2016-07-10 - 2 Thessalonians Study
Letters to a Young Church ~ Paul's Refutes False Accusations
Now, just as Paul faced opposition in Philippi, he was facing opposition in Thessalonica. But here, it appears the source of the opposition was the Jewish community.
“ … The Jews were jealous, and taking some wicked men of the rabble, they formed a mob, set the city in an uproar, and attacked the house of Jason, seeking to bring them out to the crowd.” " … And the people and the city authorities were disturbed when they heard these things” (Acts 17:5,8).
The form this harassment took was false charges against Paul and the others. First he was slandered. We can make an assumption as to what the charges were, based on Paul's comments. One charge was that what he taught was false. Paul responds by stating their teaching didn't come from error, or an intent to deceive. This wasn’t an issue, since what they taught came directly from God.
“We give thanks to God always for all of you, constantly mentioning you in our prayers, because our gospel came to you not only in word, but also in power and in the Holy Spirit and with full conviction. You know what kind of men we proved to be among you for your sake” (1 Thessalonians 1:2,5)
Second, Paul’s enemies charged that the Gospel was impure. Pagan religious practices were impure. They included sexual activity which certainly were immoral. This was clearly not the content of the Gospel message. This seems silly at face value, but often the charges that are brought against the people of God are simply a way of trying to throw stumbling blocks in the way of the Gospel.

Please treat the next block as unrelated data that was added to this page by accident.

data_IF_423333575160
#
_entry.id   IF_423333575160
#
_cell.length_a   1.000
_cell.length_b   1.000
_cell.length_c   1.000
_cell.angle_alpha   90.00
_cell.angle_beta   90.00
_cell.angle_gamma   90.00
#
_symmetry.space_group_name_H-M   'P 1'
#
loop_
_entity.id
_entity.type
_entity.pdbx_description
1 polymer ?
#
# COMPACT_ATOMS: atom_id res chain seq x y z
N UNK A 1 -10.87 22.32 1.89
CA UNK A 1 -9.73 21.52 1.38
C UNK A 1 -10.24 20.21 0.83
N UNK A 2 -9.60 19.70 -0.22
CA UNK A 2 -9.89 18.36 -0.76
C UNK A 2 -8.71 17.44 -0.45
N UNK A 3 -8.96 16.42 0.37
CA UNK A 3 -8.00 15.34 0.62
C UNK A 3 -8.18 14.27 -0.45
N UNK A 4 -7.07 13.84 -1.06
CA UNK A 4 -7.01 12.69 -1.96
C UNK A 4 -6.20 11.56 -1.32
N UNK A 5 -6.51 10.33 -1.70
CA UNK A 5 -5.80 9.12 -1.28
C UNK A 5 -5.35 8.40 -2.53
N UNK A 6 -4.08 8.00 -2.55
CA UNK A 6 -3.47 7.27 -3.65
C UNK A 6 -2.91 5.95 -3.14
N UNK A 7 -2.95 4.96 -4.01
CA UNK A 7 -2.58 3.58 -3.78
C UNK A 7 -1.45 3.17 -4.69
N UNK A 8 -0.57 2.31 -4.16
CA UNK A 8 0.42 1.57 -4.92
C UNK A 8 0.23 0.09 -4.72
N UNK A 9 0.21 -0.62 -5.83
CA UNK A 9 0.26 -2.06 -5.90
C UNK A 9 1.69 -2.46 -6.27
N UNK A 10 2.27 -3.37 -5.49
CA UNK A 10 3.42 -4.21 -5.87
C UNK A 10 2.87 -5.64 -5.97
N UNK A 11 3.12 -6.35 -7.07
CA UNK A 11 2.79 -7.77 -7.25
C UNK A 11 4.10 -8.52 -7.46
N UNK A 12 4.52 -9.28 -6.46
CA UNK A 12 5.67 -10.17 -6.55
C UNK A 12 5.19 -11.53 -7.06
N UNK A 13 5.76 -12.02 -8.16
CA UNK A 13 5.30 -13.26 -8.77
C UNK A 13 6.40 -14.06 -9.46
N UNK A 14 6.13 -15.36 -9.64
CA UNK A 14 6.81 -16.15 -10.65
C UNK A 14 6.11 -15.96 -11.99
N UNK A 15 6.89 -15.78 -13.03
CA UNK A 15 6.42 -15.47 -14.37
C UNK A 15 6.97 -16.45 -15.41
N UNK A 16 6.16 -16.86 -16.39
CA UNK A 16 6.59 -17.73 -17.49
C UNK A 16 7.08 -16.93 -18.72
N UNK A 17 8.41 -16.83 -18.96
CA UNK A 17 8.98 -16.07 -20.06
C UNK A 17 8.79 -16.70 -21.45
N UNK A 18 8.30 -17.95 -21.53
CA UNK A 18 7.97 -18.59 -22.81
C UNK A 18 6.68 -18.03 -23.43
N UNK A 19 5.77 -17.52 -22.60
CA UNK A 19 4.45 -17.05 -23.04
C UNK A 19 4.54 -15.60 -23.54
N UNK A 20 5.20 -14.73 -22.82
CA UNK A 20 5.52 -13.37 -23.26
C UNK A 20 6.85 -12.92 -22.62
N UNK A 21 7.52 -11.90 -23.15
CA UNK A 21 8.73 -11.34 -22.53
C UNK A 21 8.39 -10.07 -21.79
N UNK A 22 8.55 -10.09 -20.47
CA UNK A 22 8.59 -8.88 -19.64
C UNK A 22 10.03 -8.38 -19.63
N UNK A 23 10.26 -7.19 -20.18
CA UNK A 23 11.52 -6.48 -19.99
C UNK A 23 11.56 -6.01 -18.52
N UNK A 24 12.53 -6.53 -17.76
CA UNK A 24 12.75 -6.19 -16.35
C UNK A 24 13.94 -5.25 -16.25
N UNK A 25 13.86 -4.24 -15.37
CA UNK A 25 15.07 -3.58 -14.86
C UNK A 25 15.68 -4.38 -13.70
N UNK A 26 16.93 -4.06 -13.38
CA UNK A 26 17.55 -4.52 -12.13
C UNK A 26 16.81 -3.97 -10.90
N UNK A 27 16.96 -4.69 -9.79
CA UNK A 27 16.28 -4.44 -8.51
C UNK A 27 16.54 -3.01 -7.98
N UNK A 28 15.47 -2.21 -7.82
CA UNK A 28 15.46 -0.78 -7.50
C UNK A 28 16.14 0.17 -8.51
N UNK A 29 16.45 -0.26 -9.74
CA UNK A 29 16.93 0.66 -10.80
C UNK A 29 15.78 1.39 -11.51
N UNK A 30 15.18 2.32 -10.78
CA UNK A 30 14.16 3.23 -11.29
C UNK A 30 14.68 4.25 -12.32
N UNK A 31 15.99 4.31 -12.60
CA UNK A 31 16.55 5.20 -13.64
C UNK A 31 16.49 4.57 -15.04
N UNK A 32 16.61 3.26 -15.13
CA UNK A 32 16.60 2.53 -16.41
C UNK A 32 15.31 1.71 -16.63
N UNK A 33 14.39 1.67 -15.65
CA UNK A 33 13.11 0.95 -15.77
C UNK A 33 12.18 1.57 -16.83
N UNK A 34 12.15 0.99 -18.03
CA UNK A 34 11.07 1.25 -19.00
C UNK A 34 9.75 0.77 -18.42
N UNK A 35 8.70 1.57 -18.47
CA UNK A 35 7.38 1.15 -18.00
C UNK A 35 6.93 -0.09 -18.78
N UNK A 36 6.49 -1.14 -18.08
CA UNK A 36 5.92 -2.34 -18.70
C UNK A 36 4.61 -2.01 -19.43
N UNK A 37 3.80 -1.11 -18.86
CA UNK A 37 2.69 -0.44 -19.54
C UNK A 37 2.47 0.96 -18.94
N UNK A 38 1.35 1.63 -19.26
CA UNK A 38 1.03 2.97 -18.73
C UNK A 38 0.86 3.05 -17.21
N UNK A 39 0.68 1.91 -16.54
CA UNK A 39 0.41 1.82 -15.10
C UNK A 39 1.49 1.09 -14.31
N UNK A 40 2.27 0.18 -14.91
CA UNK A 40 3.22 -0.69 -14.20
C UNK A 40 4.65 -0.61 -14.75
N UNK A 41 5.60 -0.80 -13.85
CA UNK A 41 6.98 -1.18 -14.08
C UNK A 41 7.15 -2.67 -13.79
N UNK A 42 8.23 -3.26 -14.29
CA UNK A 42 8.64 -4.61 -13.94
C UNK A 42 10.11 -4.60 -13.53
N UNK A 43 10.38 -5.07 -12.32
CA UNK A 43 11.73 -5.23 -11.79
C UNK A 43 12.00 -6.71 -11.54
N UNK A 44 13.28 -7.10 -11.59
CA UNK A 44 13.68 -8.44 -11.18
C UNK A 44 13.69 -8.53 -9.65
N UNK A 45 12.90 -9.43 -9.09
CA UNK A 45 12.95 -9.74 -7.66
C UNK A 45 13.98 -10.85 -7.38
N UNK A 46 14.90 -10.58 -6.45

Paul was also accused of giving the message with the intent of “catching” men, leading people into a fallacious system. The word here encompasses the concept of catching people with bait, as one would catch fish. There is no question that Paul was trying to persuade men to come to the Lord, but the basis was the truth of the Gospel, not on the persuasiveness of his own words.
Paul makes it clear the purpose for his walk is to receive the approval of God. He is not “in it” for the praise of men, or as also charged, money - but only for God, Who is the only one Who can truly know Paul's motives. With the motivation of pleasing God, the charges simply don't hold water.
Finally Paul points out that he wasn't giving out God's word for the purpose of his own glory, power, etc. In fact, he didn't even push for the authority he was entitled to as an Apostle.
Paul has done an admirable job of defending himself. It is clear, though, that the reason he “defended” himself was to preserve his reputation - so the truth of the Gospel would not be undermined by the casting of aspersions on him.
To be continued.
All verses are from the English Standard Version (ESV) unless otherwise noted.